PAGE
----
Honestly, the news wasn’t a huge surprise.
On Wednesday, J.D. Power released its annual survey of passenger attitudes toward US and Canadian airports. Most airports have performed worse this year than last year, but St. Louis Lambert International Airport has fared worse than most.
Lambert took 23rd place in the list of 27 airports by its size – between 10 million and 32.9 million passengers per year.
The difference, according to Michael Taylor, an analyst at JD Power who specializes in travel, hospitality and retail, is the investment. Airports that have spent up to several billion dollars on improvements tend to do well.
Lambert hasn’t done so yet, but he has a plan to make changes in the future.
Before the coronavirus pandemic, Lambert saw about 16 million passengers, according to an open presentation held in May. By 2040, you expect to see 21 million passengers, or more or take a million.
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So the problems with crowds – and waiting, queues, and parking – will only get worse unless the airport is able to expand.
The airport’s master plan currently proposes adding space to the existing Terminal 1 to create a single, significantly expanded location for all flights, including at least 10 new gates. Other proposed changes include wider concourse, an improved security checkpoint, a less confusing system of routes to the airport and more.
At a presentation in May to discuss this plan, airport representatives acknowledged there were problems with crowds — and waiting, queues, and parking. They noted some unique logistical challenges in dealing with these issues.
Interstate 70 runs directly in front of the airport, making expansion to the south impossible. Access can be improved by relocating service roads, but any changes must be carefully planned to avoid negatively impacting neighboring communities.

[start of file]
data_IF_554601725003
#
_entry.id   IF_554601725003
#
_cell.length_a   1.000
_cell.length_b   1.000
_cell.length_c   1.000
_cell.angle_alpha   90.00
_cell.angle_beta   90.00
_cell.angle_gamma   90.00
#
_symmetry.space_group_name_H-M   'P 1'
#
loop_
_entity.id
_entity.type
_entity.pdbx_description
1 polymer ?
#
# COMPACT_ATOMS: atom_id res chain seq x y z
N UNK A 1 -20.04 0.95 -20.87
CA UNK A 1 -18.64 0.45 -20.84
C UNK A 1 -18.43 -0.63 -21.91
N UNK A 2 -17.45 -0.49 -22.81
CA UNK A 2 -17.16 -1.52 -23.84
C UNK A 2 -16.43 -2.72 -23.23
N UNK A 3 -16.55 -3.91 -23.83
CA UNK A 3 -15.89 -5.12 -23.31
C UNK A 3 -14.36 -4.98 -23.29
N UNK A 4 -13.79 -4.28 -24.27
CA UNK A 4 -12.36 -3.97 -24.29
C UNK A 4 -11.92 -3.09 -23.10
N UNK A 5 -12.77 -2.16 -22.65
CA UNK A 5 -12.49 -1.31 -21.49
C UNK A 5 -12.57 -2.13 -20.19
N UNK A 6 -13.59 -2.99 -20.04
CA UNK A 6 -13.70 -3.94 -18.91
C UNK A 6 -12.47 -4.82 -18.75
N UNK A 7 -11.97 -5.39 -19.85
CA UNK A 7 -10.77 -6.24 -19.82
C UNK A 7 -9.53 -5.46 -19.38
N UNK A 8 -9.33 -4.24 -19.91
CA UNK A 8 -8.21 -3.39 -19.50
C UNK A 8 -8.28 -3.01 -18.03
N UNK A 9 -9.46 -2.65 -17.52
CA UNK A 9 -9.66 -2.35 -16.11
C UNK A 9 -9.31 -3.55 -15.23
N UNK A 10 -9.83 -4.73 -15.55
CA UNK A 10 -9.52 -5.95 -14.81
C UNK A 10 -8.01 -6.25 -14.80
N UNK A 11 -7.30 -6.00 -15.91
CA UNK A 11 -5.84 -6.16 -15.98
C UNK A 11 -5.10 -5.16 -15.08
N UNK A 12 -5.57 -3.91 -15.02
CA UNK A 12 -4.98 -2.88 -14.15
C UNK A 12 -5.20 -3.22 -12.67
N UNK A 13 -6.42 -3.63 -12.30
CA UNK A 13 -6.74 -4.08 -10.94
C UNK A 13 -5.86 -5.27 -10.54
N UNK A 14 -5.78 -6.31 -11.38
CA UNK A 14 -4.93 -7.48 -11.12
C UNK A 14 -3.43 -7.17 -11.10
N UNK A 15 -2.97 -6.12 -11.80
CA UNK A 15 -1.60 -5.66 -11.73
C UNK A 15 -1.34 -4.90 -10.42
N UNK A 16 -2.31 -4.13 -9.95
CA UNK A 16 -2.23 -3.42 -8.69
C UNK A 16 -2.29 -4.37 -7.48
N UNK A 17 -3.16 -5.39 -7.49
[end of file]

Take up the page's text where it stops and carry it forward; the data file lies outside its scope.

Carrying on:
The airport has done enough of that in the past. Which is supposed to be why she’s trying so hard not to do it again now.
The survey asked more than 26,000 travelers to rate the airports they’ve visited in the last 30 days. The six categories they had to make their ratings on were, in descending order of importance, terminal facilities, airport arrival and departure, baggage claim, security screening, check-in and baggage screening, and food and beverage and retail options.
Lambert scored in the bottom third or fourth quarter in each category.
Taylor said passenger expectations for airports have changed. Airports used to be just functional, the places people would go to get on or off planes.
But now, he said, they are more of a destination in their own right. With increasing delays and longer waits for connections, travelers are spending more time at airports and wanting to be more fun.
He said airports that score well in satisfaction surveys tend to be open and well ventilated. They are more like a mall. They have a large selection of food and beverage options, along with retail stores for various interests.
Ideally, he said, airports should have a mix of popular national chain restaurants (Lambert has Burger King, California pizzeria and Chili’s, but no McDonald’s or KFC) and local restaurants to give the airport a local identity.
I told him that’s where Lambert does well. Although the airport doesn’t have as many places to eat as some of the others, most restaurants are local: The Pasta House, Mike Shannon’s Grill, Three Kings (and its Mexican offshoot, Tres Reyes), Schlafly, Urban Chestnut, and many more Anheuser-places. Busch and more.
But for people who don’t live here, none of them speak particularly well of St. Louis. You can have crab cakes in Baltimore and barbecue in Dallas. But only St. Louis residents know what it means to get an order of toasted ravioli at the airport’s Pasta House.
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